In a week the Packers would like to see their offense bounce back and have a productive game, facing the New York Giants on Sunday could be both good news and bad news.
It's good news in the sense that the Giants had a rough defensive outing in their season-opening loss to Dallas, surrendering 478 yards and 48 points.
But it's bad news from the standpoint that New York's new defensive coordinator, Steve Spagnuolo, spent the previous eight seasons as a defensive assistant with the Philadelphia Eagles, the same team that came into Lambeau Field last week and held the Packers to just 215 yards, including 46 rushing.
"Their defense is very, very similar to Philly," quarterback Brett Favre said. "They're opportunistic, they create confusion. I watched the Dallas game on tape. They gave up some big plays, and that's part of that defense."
The reason Favre says it's part of that defense is longtime Eagles defensive coordinator Jim Johnson's scheme takes chances, with blitzes from unexpected positions. Philadelphia has been strong defensively for several years because they have so many veteran players who can minimize the risks, and therefore limit the big plays.
But New York had trouble with the big play last Sunday. The Giants gave up eight explosive gains, defined as at least 10 yards on a running play or 25 on a pass. They also allowed the Cowboys to convert 6-of-11 third downs, and five of those six conversions were on third-and-6 or longer.
Adding to the struggles for the Giants is that starting defensive end Osi Umenyiora likely will miss the game with a knee injury, forcing some lineup shuffling.
Can the Packers take advantage? They'd certainly like to not be so reliant on the defense and special teams, as they were last week, to get a win. The offense did not score a touchdown in the 16-13 victory and had only one drive of significance that produced any points, a third-quarter field goal.
"We're going to win them any way we can, and if it's with a great defense, which I think we have, that's OK," Head Coach Mike McCarthy said. "But we're also working to have a great offense, too.
"We don't want to be having any weak links around here."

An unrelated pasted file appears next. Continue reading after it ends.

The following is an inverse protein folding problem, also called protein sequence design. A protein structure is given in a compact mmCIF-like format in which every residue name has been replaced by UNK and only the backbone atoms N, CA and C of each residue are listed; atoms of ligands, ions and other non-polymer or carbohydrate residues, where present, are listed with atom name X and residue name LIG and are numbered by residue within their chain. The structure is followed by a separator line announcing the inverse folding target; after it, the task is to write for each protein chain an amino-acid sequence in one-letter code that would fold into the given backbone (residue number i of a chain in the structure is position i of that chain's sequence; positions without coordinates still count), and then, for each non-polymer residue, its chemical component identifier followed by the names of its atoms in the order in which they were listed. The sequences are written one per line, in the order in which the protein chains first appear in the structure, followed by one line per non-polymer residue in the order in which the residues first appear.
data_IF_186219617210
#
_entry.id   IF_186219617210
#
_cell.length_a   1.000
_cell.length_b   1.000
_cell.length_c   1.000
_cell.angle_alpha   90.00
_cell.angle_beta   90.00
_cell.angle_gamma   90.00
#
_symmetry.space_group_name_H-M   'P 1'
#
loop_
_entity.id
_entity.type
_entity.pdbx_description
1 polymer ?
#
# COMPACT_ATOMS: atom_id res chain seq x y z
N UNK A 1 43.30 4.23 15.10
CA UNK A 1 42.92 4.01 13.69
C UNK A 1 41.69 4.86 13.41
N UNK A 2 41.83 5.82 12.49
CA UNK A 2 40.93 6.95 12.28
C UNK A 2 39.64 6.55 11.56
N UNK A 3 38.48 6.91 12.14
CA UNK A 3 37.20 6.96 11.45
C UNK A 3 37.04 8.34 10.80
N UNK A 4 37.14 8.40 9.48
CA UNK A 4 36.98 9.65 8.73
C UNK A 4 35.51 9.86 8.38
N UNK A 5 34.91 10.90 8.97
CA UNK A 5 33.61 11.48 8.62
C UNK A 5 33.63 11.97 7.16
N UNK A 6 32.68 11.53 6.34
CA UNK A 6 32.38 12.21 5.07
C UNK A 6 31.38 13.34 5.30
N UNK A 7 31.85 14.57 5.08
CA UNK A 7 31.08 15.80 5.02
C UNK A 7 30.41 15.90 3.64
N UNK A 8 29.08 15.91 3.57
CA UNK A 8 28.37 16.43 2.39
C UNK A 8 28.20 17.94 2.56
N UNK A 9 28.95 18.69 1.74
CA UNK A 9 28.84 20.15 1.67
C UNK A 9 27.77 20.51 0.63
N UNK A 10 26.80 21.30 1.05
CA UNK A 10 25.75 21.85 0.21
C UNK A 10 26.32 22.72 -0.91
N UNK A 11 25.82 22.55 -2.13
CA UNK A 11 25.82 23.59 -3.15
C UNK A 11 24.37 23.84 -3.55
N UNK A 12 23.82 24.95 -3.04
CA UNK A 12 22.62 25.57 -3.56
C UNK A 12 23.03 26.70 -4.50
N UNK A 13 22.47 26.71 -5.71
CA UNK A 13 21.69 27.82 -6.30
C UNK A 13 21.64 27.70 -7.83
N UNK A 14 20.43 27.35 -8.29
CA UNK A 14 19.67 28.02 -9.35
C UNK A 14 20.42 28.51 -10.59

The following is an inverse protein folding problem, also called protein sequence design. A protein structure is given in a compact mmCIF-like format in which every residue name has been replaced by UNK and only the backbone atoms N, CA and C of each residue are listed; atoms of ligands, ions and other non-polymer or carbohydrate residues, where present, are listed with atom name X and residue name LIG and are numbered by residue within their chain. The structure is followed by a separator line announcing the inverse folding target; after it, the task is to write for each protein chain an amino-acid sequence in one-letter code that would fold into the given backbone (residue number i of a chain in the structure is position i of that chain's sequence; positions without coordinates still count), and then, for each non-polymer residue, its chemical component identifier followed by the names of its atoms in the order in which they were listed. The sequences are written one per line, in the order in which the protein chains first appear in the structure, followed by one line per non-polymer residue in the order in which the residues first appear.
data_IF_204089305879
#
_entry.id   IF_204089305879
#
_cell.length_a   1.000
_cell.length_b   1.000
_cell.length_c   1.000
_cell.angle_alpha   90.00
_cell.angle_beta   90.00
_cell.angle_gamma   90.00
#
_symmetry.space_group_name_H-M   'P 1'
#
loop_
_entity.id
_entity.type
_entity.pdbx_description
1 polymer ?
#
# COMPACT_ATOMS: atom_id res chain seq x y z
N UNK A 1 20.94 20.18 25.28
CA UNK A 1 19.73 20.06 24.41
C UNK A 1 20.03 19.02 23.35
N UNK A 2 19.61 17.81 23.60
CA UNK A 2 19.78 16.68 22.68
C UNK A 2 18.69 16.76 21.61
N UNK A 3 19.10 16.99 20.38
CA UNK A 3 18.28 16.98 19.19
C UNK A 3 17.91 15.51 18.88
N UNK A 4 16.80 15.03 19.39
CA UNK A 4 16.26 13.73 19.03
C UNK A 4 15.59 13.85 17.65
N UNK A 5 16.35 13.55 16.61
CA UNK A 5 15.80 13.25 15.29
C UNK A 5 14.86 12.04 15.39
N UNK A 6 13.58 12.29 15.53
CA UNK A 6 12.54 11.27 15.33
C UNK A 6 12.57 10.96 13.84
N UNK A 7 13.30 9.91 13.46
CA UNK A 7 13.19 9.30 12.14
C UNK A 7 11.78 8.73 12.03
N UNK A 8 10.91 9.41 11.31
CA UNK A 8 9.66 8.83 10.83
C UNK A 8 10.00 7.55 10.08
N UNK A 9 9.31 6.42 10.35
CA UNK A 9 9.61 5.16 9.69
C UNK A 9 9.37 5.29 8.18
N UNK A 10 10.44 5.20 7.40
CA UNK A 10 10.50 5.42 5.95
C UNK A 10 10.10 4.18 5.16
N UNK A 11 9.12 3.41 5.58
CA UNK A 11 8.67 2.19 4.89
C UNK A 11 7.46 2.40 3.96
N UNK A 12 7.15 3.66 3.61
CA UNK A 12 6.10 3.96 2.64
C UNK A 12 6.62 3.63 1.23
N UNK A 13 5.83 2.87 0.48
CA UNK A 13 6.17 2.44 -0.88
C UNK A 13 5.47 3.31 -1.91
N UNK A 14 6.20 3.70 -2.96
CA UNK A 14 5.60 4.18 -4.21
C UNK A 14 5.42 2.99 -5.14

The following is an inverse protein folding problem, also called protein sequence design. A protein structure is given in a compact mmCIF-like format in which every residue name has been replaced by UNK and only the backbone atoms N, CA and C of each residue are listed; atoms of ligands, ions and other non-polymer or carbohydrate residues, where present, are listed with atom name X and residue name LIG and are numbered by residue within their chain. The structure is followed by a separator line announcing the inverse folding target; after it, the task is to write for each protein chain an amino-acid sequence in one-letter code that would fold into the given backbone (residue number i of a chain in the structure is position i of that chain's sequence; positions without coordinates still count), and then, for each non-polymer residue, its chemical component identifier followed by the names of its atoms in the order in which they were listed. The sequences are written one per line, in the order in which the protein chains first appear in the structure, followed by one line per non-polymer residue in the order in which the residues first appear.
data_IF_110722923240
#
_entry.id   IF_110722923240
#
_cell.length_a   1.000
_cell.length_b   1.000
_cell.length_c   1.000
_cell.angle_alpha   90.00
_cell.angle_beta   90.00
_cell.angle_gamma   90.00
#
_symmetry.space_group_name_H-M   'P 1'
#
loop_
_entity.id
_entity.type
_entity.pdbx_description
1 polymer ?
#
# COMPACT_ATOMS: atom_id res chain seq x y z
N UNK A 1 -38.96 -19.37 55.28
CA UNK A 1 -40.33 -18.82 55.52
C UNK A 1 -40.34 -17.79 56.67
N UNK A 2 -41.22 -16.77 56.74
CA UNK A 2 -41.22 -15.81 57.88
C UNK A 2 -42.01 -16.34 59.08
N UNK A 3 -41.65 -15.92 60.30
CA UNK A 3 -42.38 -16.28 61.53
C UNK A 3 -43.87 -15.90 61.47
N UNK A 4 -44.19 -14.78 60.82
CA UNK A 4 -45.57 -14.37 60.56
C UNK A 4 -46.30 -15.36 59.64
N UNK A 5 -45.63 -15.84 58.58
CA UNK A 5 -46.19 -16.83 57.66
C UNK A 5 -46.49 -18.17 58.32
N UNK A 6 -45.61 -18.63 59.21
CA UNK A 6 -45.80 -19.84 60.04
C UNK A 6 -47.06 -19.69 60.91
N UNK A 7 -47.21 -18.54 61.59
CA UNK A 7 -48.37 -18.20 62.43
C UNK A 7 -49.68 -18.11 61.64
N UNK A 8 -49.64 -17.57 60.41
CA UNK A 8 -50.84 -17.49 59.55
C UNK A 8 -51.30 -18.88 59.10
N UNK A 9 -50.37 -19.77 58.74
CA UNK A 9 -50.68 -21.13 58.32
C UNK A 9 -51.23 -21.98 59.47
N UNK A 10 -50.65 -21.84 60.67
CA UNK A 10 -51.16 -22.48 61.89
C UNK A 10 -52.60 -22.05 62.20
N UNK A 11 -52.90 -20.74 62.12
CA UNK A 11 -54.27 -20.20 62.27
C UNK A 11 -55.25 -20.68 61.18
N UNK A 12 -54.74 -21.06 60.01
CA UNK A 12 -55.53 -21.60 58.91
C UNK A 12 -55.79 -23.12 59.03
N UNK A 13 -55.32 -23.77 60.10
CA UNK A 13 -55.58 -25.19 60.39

It would help if the Packers could get healthy on offense. Second-year receiver Greg Jennings, who missed the Philadelphia game with a hamstring injury, is hoping to return to the lineup.
So is running back Vernand Morency, who has been out since injuring his knee in the first training camp practice. Morency's chances of playing on Sunday don't appear as good as Jennings' after the running back was limited in practice again Thursday due to soreness in his knee, but his return will be a boost whenever it does happen.
"He is as quick as any running back I've ever played with," Favre said. "Hopefully if Vernand plays, he gives us a spark. But it's more than one guy that has to make this (offense) run."
The Packers will need a stronger performance from the offensive line, which allowed four sacks and numerous other pressures against the Eagles, and likely will need third-year pro Junius Coston to take over at right guard for Jason Spitz, who has a strained calf.
Favre says he believes in the offensive line, while McCarthy in hindsight believes he may have bogged down the offense with too much volume in the game plan.
So regardless of the opponent, the Packers are taking the "clean their own house" approach on offense to get better results.
"You obviously see what Dallas did and how they had some success, but we're not Dallas," Jennings said. "We're Green Bay. So we have to play to our strengths. Pretty much what we're trying to do is worry about what we can do to improve and build on."
As it always goes in the NFL, there's never a better time than this week.
"There's not one thing in particular I can sit here and say, 'That's got to be better,'" Favre said. "There's a lot of things that we have to do better, and I said this back in training camp -- our defense has played great, but at some point we have to have some production.
"Our guys want to score, they want to make it work. I think we have the guys to do that, but we have to get it done in a hurry."